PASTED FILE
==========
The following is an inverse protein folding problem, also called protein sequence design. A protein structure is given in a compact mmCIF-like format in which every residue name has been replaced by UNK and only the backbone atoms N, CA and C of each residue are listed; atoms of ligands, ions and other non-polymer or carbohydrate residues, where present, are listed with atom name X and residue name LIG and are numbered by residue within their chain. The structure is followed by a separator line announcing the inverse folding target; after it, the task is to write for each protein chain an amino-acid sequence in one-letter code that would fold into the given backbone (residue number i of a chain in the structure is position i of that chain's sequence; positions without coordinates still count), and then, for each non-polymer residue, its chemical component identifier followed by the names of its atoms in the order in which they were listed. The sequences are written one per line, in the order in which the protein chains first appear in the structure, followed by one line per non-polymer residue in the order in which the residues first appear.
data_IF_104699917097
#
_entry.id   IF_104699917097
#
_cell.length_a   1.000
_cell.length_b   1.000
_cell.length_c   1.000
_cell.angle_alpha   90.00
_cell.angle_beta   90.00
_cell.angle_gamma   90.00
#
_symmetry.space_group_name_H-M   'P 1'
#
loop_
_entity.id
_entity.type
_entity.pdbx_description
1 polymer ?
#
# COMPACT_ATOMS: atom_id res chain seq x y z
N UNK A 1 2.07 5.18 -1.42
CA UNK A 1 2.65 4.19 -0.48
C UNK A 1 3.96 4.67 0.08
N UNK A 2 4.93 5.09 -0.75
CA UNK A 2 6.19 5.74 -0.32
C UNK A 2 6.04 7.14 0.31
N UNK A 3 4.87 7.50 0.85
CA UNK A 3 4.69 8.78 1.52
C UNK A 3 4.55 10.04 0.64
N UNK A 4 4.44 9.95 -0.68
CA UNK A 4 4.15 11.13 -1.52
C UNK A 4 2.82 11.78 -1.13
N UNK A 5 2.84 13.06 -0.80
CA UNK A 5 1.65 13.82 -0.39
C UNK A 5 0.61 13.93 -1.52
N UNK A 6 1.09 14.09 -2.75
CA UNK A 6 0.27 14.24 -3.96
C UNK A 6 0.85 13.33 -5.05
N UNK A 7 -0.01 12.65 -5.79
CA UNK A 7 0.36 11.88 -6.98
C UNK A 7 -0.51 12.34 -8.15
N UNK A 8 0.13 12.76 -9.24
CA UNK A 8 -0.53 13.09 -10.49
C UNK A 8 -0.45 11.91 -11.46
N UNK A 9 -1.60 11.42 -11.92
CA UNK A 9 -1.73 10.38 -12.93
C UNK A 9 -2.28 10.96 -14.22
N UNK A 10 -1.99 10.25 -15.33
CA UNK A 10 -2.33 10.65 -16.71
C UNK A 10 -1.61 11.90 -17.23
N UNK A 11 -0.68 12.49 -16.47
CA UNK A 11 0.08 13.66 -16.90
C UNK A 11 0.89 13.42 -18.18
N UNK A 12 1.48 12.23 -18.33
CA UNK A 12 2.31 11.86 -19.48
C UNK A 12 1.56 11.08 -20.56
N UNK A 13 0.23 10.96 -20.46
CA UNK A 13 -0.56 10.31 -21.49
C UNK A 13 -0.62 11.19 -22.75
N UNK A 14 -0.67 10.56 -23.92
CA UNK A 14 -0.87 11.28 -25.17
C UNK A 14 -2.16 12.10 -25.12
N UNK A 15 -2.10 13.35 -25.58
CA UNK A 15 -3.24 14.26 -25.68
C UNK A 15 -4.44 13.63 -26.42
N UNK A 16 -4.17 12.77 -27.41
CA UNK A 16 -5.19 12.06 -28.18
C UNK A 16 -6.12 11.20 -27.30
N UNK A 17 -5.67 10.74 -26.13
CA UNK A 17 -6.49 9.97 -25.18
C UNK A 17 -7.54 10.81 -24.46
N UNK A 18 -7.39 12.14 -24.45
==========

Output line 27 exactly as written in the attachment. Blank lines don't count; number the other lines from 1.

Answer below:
C UNK A 2 6.04 7.14 0.31